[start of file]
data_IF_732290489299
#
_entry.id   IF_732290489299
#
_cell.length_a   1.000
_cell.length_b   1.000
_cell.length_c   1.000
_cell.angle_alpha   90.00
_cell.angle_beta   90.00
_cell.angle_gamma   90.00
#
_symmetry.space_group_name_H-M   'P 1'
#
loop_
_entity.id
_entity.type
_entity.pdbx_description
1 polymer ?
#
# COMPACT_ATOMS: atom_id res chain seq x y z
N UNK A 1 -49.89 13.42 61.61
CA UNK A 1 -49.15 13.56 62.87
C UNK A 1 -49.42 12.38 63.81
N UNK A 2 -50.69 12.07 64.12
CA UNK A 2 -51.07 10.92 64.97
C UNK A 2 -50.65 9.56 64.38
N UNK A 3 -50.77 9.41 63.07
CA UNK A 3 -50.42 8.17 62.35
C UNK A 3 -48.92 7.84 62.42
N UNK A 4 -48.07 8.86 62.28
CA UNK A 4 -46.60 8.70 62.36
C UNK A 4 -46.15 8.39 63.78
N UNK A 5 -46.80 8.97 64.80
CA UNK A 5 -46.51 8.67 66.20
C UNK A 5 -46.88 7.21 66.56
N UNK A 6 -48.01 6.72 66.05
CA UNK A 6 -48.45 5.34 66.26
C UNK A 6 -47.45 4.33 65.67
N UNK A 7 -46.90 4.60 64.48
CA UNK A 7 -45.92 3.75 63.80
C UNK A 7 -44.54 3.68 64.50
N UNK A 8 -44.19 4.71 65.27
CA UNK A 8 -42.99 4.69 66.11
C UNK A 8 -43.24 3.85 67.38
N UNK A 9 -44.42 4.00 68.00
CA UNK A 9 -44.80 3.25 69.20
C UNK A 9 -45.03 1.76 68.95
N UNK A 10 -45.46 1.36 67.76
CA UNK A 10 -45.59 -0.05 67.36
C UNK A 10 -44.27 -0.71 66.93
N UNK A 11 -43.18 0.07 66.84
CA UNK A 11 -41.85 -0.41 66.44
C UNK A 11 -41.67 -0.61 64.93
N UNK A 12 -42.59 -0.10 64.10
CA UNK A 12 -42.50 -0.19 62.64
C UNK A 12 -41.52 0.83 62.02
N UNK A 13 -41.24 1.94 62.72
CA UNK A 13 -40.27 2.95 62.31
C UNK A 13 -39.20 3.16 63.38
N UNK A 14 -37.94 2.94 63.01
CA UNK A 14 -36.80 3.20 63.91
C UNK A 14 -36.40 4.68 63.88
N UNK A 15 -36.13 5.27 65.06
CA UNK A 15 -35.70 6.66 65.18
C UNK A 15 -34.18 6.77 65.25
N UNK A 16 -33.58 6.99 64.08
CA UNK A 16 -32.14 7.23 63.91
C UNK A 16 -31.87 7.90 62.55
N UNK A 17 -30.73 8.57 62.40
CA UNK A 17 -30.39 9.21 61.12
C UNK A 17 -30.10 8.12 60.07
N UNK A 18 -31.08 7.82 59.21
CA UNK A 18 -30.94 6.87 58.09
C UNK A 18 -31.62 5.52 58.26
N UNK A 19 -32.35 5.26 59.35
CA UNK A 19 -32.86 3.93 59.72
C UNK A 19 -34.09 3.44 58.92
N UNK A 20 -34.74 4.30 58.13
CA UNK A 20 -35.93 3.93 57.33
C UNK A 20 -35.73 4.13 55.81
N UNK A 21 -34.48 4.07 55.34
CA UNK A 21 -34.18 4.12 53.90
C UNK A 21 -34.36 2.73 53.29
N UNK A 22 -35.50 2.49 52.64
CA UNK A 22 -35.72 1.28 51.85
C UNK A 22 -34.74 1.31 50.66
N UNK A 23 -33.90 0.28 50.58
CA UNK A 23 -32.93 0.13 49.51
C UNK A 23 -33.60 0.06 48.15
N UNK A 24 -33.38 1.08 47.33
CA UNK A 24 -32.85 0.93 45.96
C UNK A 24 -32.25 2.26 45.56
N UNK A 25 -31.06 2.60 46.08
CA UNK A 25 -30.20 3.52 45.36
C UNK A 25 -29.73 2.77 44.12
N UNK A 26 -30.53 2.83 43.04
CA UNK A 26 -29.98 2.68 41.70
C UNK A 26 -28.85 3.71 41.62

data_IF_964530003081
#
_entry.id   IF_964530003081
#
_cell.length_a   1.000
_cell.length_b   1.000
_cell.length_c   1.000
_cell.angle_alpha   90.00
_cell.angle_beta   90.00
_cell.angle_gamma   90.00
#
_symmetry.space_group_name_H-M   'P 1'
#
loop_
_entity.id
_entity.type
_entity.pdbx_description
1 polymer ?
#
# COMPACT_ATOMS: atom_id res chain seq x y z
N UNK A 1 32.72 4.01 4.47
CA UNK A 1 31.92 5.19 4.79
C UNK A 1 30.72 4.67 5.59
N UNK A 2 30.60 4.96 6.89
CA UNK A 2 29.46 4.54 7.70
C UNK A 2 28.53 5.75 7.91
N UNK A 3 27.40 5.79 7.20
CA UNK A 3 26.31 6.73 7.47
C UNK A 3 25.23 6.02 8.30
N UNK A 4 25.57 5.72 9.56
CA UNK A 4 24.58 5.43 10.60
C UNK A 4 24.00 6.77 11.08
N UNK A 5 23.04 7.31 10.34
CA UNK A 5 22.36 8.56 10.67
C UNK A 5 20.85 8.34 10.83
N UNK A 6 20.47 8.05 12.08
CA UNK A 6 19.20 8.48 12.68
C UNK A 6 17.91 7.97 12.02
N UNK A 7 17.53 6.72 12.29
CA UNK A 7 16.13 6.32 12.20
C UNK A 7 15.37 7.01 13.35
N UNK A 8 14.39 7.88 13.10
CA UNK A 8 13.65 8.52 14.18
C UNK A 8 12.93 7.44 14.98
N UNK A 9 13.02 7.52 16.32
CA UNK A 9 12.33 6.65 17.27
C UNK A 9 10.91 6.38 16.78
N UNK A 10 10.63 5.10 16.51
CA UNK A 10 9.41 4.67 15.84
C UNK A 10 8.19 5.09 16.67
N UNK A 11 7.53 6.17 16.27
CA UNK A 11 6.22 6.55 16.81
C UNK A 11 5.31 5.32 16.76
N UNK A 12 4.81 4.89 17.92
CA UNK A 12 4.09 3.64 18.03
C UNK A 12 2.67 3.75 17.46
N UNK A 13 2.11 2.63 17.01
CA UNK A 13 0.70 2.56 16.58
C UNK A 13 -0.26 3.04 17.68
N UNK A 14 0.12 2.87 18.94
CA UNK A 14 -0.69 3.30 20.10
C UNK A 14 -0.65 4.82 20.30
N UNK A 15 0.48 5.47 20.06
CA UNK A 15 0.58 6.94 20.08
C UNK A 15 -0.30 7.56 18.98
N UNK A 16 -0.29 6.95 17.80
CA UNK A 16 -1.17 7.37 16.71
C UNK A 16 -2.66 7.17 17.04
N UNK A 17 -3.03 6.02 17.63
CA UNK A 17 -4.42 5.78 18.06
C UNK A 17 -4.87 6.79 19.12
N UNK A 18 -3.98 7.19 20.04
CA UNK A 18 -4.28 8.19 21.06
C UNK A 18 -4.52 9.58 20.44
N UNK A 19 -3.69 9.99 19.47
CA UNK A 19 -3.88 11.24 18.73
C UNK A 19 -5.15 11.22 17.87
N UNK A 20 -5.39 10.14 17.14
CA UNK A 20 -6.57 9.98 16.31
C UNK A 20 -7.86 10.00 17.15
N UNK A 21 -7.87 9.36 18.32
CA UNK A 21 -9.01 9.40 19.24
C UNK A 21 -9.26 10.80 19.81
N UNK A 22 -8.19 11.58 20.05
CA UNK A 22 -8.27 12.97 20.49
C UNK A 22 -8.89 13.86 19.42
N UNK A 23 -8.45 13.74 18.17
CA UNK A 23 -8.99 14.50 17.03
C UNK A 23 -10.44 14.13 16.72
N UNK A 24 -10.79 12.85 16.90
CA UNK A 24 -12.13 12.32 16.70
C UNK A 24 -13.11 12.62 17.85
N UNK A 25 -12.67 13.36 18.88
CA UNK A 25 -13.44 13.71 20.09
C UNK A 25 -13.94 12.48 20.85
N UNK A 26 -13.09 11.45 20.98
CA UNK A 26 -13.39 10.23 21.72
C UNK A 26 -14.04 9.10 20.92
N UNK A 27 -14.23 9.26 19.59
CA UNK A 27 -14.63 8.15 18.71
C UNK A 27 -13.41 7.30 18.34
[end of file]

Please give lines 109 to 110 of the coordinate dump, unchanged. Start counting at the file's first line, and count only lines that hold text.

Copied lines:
#
_symmetry.space_group_name_H-M   'P 1'